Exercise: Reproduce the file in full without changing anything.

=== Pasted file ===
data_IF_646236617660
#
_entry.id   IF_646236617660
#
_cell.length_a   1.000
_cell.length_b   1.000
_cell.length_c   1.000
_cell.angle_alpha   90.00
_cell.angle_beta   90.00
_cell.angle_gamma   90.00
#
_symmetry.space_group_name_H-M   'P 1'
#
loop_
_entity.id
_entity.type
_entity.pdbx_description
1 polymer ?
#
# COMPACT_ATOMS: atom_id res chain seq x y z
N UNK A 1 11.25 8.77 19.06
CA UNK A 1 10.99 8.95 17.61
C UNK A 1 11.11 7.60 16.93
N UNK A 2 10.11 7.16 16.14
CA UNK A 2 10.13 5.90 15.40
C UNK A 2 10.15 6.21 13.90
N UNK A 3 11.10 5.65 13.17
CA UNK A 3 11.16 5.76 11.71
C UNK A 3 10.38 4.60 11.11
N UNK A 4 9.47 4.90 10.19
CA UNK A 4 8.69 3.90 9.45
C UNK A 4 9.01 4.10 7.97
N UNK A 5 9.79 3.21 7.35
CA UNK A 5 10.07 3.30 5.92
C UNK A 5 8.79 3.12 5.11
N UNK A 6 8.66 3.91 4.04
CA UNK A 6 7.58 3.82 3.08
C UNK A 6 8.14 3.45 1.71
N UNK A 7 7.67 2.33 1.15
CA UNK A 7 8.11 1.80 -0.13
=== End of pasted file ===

data_IF_646236617660
#
_entry.id   IF_646236617660
#
_cell.length_a   1.000
_cell.length_b   1.000
_cell.length_c   1.000
_cell.angle_alpha   90.00
_cell.angle_beta   90.00
_cell.angle_gamma   90.00
#
_symmetry.space_group_name_H-M   'P 1'
#
loop_
_entity.id
_entity.type
_entity.pdbx_description
1 polymer ?
#
# COMPACT_ATOMS: atom_id res chain seq x y z
N UNK A 1 11.25 8.77 19.06
CA UNK A 1 10.99 8.95 17.61
C UNK A 1 11.11 7.60 16.93
N UNK A 2 10.11 7.16 16.14
CA UNK A 2 10.13 5.90 15.40
C UNK A 2 10.15 6.21 13.90
N UNK A 3 11.10 5.65 13.17
CA UNK A 3 11.16 5.76 11.71
C UNK A 3 10.38 4.60 11.11
N UNK A 4 9.47 4.90 10.19
CA UNK A 4 8.69 3.90 9.45
C UNK A 4 9.01 4.10 7.97
N UNK A 5 9.79 3.21 7.35
CA UNK A 5 10.07 3.30 5.92
C UNK A 5 8.79 3.12 5.11
N UNK A 6 8.66 3.91 4.04
CA UNK A 6 7.58 3.82 3.08
C UNK A 6 8.14 3.45 1.71
N UNK A 7 7.67 2.33 1.15
CA UNK A 7 8.11 1.80 -0.13